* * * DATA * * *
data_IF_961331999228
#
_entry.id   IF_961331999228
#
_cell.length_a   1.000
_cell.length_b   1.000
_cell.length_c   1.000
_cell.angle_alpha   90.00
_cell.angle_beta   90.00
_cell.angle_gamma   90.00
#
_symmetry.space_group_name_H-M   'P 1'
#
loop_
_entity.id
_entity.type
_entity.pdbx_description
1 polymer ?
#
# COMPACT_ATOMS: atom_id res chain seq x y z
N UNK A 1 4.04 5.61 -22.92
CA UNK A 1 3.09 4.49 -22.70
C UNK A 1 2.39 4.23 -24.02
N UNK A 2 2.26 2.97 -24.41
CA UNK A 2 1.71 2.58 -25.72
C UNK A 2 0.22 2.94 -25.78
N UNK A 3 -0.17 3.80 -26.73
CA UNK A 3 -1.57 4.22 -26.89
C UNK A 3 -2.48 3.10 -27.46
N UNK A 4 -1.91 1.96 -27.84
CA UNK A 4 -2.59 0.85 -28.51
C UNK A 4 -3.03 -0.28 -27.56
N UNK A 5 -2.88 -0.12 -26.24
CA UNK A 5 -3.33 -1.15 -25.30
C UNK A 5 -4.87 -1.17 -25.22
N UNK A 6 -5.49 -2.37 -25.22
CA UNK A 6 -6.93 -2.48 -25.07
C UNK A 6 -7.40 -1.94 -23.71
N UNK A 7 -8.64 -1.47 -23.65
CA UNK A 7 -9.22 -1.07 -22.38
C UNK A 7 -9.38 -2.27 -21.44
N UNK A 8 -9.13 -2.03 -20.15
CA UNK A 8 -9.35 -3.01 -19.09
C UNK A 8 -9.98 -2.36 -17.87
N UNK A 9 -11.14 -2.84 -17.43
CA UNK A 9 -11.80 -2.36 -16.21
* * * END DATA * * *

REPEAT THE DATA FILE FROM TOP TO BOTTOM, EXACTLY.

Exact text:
data_IF_961331999228
#
_entry.id   IF_961331999228
#
_cell.length_a   1.000
_cell.length_b   1.000
_cell.length_c   1.000
_cell.angle_alpha   90.00
_cell.angle_beta   90.00
_cell.angle_gamma   90.00
#
_symmetry.space_group_name_H-M   'P 1'
#
loop_
_entity.id
_entity.type
_entity.pdbx_description
1 polymer ?
#
# COMPACT_ATOMS: atom_id res chain seq x y z
N UNK A 1 4.04 5.61 -22.92
CA UNK A 1 3.09 4.49 -22.70
C UNK A 1 2.39 4.23 -24.02
N UNK A 2 2.26 2.97 -24.41
CA UNK A 2 1.71 2.58 -25.72
C UNK A 2 0.22 2.94 -25.78
N UNK A 3 -0.17 3.80 -26.73
CA UNK A 3 -1.57 4.22 -26.89
C UNK A 3 -2.48 3.10 -27.46
N UNK A 4 -1.91 1.96 -27.84
CA UNK A 4 -2.59 0.85 -28.51
C UNK A 4 -3.03 -0.28 -27.56
N UNK A 5 -2.88 -0.12 -26.24
CA UNK A 5 -3.33 -1.15 -25.30
C UNK A 5 -4.87 -1.17 -25.22
N UNK A 6 -5.49 -2.37 -25.22
CA UNK A 6 -6.93 -2.48 -25.07
C UNK A 6 -7.40 -1.94 -23.71
N UNK A 7 -8.64 -1.47 -23.65
CA UNK A 7 -9.22 -1.07 -22.38
C UNK A 7 -9.38 -2.27 -21.44
N UNK A 8 -9.13 -2.03 -20.15
CA UNK A 8 -9.35 -3.01 -19.09
C UNK A 8 -9.98 -2.36 -17.87
N UNK A 9 -11.14 -2.84 -17.43
CA UNK A 9 -11.80 -2.36 -16.21